Farmfest is a charmingly dinky DIY delight. Even apocalyptic winds and relentless rain couldn’t dampen the party vibes and the festival, crew and site held their own in the face of the seemingly endless drizzle.
With the entire festival spread generously over one field, you are able to drift from stage to stage with ease. This helps soak up much more of what’s on offer and easily change course if you catch something shiny happening in another direction.
It’s a festival where you don’t need to worry about FOMO- [Fear Of Missing Out] fuelled arguments about the five-way clash to negotiate with your buddies/skwod/clan.
Dancing to Goan Dogs’ blissed out cover of Club Tropicana whilst standing in a grey drizzly Somerset field on Friday night brings an irony that even Alanis wouldn’t have missed. That said, it was undeniably lush.
The magic peaked during This Is The Kit’s glorious Saturday afternoon set that fit seamlessly with the wild rolling hills surrounding us. Then, watching the Bodywork DJs holding court over the handsomely homemade Soul Train and Gap from their parallel platform on Saturday afternoon was just what I needed to ease into a second night of merriment.
Both headliners absolutely smashed it but with distinctly different flavours. Shobaleader One brought jazz and almost prog vibes to Squarepusher classics, while Roots Manuva dished out his refreshing brand of alt hip-hop to mix things up. He played career-spanning tunes with tracks from his 1999 debut Brand New Second Hand sounding as fresh as ever alongside tracks from his latest offering, Bleeds.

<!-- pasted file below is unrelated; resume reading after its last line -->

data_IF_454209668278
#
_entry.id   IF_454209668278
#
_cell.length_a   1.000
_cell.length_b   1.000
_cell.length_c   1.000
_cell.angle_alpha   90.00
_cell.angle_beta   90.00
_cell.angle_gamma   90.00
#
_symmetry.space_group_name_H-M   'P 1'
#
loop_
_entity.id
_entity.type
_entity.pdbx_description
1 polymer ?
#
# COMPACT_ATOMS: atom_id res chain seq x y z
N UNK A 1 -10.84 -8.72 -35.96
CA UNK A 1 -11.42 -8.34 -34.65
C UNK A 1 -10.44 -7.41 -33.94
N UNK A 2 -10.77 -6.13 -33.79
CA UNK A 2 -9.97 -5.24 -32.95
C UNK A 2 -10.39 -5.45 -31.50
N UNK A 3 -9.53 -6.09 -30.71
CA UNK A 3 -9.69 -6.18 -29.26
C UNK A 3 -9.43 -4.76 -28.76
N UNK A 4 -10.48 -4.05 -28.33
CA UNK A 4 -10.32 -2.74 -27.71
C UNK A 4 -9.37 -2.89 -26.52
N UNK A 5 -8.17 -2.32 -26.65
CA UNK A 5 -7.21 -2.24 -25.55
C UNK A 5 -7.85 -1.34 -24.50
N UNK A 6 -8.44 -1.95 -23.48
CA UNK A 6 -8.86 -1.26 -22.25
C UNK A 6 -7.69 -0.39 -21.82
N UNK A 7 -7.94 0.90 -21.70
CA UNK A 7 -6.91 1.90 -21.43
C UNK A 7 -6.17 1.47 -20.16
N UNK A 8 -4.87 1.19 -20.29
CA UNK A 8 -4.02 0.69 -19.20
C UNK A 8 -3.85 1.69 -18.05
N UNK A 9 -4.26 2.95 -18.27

My personal highlights came from Cousin Kula’s blissed out psych-pop goodness from the Main Stage, and the stumbled-upon Lady Garden who served up beautiful close-harmony bluegrass and Americana folk vibes in the Acoustic Sett.
Alongside the music, there comedy and beautiful happenings cropped up all over the site. We unwittingly stumbled into The Dan Swank Foundation Interpretive Dance Competition in The Palladium; I think the title says it all.
Farmfest no doubt has a very family friendly sensibility but without losing any edge. Even the late-night spots like The Big Blue and Shapes takeover felt inclusive and fun, and not just the preserve of the hyper-wavy. Security were chill and reasonable whilst still doing a sterling job.
Farmfest are going to be taking a well-deserved break in 2018 but if you are looking for a smashingly bijou do in 2019, you won’t go far wrong with this little beaut.
Read more festival reviews: WOMAD 2017